The Global 200 is the list of ecoregions identified by the World Wide Fund for Nature (WWF), the global conservation organization, as priorities for conservation. According to WWF, an ecoregion is defined as a "relatively large unit of land or water containing a characteristic set of natural communities that share a large majority of their species dynamics, and environmental conditions". For example, based on their levels of endemism, Madagascar gets multiple listings, ancient Lake Baikal gets one, and the North American Great Lakes get none.

<span class="mw-page-title-main">Arabian Desert</span> Desert located in Western Asia

The Arabian Desert is a vast desert wilderness in Western Asia. It stretches from Yemen to the Persian Gulf and Oman to Jordan and Iraq. It occupies most of the Arabian Peninsula, with an area of 2,330,000 square kilometers (900,000 sq mi). It is the fifth largest desert in the world, and the largest in Asia. At its center is Ar-Rub'al-Khali, one of the largest continuous bodies of sand in the world.

<span class="mw-page-title-main">Libyan Desert</span> North-eastern part of the Sahara Desert

The Libyan Desert is a geographical region filling the north-eastern Sahara Desert, from eastern Libya to the Western Desert of Egypt and far northwestern Sudan. On medieval maps, its use predates today's Sahara, and parts of the Libyan Desert include the Sahara's most arid and least populated regions; this is chiefly what sets the Libyan Desert apart from the greater Sahara. The consequent absence of grazing, and near absence of waterholes or wells needed to sustain camel caravans, prevented Trans-Saharan trade between Kharga close to the Nile, and Murzuk in the Libyan Fezzan. This obscurity saw the region overlooked by early European explorers, and it was not until the early 20th century and the advent of the motor car before the Libyan Desert started to be fully explored.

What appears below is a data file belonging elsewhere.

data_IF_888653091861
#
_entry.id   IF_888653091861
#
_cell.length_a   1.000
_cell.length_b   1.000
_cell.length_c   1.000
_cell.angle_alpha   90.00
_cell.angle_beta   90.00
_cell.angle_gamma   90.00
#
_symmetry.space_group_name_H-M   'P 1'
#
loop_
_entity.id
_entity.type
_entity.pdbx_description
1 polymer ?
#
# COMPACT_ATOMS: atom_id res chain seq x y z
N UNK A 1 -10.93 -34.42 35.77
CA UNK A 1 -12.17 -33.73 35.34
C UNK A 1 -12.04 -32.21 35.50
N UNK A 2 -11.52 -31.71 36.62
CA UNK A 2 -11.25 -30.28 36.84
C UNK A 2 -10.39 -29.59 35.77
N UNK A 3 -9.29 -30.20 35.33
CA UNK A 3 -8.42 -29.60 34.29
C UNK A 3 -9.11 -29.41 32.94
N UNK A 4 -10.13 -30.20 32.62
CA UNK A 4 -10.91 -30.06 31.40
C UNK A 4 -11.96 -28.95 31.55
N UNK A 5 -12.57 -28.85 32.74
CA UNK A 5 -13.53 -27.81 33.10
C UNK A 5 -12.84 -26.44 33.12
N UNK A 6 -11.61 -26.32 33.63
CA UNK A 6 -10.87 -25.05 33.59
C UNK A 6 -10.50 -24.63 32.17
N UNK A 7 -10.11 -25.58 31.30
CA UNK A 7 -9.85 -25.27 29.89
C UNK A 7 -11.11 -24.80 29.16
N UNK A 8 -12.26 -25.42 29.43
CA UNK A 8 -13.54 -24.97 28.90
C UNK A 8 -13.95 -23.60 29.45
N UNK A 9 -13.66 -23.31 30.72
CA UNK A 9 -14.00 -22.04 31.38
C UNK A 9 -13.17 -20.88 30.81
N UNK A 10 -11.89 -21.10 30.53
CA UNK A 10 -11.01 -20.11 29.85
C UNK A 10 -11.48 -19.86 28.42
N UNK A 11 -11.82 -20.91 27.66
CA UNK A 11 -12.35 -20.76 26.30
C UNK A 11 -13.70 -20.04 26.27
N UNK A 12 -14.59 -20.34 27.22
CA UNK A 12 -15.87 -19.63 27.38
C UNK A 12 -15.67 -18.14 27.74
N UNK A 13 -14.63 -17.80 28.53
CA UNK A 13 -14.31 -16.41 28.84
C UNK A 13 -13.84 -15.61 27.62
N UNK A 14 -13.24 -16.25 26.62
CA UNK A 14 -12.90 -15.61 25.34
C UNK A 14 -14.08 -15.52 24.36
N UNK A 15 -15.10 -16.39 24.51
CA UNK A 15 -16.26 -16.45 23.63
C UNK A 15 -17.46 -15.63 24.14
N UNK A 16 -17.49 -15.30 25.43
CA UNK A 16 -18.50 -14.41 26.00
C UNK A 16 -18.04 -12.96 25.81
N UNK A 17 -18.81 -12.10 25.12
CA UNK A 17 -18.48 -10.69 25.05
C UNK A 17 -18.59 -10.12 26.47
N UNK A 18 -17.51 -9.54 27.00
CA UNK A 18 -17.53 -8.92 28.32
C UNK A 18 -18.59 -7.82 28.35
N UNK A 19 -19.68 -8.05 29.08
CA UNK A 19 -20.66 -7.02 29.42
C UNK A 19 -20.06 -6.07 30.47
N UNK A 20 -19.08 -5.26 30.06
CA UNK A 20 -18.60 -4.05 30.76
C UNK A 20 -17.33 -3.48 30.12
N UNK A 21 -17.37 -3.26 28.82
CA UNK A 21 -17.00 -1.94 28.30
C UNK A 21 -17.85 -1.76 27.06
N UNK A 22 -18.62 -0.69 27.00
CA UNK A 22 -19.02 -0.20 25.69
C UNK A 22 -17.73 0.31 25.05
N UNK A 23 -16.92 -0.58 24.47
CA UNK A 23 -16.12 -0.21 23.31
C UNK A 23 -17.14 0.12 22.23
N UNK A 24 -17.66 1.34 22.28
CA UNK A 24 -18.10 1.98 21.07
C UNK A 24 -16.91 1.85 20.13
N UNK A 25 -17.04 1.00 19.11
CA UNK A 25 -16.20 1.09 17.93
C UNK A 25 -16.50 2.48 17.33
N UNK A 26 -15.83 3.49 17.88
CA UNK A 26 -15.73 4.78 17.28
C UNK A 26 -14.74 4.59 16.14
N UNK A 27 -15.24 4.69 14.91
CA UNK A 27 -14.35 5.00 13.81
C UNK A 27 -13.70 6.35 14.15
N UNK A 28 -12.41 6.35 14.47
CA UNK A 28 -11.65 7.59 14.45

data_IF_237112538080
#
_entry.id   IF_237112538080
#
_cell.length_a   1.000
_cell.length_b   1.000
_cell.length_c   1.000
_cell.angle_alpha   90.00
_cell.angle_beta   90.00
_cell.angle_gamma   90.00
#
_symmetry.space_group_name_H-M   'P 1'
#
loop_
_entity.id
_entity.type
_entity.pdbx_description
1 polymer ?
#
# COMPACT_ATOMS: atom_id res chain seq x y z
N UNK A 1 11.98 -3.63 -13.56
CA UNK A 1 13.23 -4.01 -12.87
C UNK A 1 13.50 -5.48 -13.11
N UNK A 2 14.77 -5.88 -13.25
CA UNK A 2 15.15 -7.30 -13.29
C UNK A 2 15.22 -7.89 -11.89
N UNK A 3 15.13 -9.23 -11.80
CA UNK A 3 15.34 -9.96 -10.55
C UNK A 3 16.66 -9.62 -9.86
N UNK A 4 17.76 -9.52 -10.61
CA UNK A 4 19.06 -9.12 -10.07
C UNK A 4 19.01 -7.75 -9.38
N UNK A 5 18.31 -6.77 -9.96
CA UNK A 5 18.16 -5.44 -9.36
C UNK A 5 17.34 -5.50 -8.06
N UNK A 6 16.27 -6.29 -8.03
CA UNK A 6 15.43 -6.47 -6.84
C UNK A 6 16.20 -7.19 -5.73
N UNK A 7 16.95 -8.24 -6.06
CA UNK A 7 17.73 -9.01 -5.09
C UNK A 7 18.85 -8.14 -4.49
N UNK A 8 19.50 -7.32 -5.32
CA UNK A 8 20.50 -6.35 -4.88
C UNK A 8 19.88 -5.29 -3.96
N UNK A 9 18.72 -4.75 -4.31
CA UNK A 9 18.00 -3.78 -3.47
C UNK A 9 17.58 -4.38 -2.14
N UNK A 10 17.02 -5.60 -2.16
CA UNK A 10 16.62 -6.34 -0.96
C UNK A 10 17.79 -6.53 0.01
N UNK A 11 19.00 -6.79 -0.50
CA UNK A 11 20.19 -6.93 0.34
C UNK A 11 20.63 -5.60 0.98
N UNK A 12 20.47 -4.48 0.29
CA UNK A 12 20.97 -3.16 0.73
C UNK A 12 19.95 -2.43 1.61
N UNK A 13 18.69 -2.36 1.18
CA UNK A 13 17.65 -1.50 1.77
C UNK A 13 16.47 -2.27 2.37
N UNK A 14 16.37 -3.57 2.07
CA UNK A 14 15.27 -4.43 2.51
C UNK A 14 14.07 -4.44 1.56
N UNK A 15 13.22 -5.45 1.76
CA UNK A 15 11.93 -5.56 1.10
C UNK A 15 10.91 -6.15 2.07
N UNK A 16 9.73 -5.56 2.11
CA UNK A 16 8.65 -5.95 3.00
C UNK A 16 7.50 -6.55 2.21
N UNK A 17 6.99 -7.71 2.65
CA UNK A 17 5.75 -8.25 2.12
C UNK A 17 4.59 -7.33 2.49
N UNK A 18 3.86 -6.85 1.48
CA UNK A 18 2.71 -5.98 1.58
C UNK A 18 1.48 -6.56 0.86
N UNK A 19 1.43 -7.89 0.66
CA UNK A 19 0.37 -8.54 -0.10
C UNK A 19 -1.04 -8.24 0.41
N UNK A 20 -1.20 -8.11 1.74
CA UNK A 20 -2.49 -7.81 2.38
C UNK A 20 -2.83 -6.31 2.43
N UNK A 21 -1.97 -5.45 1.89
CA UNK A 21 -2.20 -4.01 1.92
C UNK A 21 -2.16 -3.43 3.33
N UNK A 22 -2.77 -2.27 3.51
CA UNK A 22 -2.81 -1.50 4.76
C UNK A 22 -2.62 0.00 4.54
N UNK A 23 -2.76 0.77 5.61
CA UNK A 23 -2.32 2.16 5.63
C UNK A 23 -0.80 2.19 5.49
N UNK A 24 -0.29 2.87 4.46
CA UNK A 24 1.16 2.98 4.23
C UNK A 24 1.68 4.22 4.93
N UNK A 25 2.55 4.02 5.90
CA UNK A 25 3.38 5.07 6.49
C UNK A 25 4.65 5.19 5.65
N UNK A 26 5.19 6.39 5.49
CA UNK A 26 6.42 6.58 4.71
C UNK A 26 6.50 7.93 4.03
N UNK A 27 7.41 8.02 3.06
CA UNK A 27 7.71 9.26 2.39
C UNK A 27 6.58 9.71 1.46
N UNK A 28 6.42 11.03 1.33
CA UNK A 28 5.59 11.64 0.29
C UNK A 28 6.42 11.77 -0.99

<span class="mw-page-title-main">Chihuahuan Desert</span> Desert ecoregion in Mexico and the United States. Largest desert in North America.

The Chihuahuan Desert is a desert and ecoregion designation covering parts of northern Mexico and the southwestern United States. It occupies much of far West Texas, the middle to lower Rio Grande Valley and the lower Pecos Valley in New Mexico, and a portion of southeastern Arizona, as well as the central and northern portions of the Mexican Plateau. It is bordered on the west by the Sonoran Desert, the Colorado Plateau, and the extensive Sierra Madre Occidental range, along with northwestern lowlands of the Sierra Madre Oriental range. It's largest, continual expanse is located in Mexico, covering a large portion of the state of Chihuahua, along with portions of Coahuila, north-eastern Durango, the extreme northern part of Zacatecas, and small western portions of Nuevo León. With an area of about 501,896 km2 (193,783 sq mi), it is the largest desert in North America.

<span class="mw-page-title-main">Tibetan Plateau</span> Plateau in South, Central and East Asia

The Tibetan Plateau, also known as the Qinghai–Tibet Plateau or the Qing–Zang Plateau or as the Himalayan Plateau in India, is a vast elevated plateau located at the intersection of South, Central and East Asia covering most of the Tibet Autonomous Region, most of Qinghai, Western half of Sichuan, Southern Gansu provinces in Western China, southern Xinjiang, Bhutan, the Indian regions of Ladakh and Lahaul and Spiti as well as Gilgit-Baltistan in Pakistan, north western Nepal, eastern Tajikistan and southern Kyrgyzstan. It stretches approximately 1,000 kilometres (620 mi) north to south and 2,500 kilometres (1,600 mi) east to west. It is the world's highest and largest plateau above sea level, with an area of 2,500,000 square kilometres (970,000 sq mi). With an average elevation exceeding 4,500 metres (14,800 ft) and being surrounded by imposing mountain ranges that harbor the world's two highest summits, Mount Everest and K2, the Tibetan Plateau is often referred to as "the Roof of the World".

<span class="mw-page-title-main">Ordos Desert</span> Desert in Inner Mongolia

The Ordos Desert is a desert/steppe region in Northwest China, administrated under the prefecture of Ordos City in the Inner Mongolian Autonomous Region. It extends over an area of approximately 90,650 km2 (35,000 sq mi), and comprises two sub-deserts: China's 7th-largest desert, the Kubuqi Desert, in the north; and China's 8th-largest desert, the Mu Us Desert, in the south. Wedged between the arable Hetao region to the north and the Loess Plateau to the south, the soil of the Ordos Desert is mostly a mixture of dry clay and sand, and as a result is poorly suited for agriculture.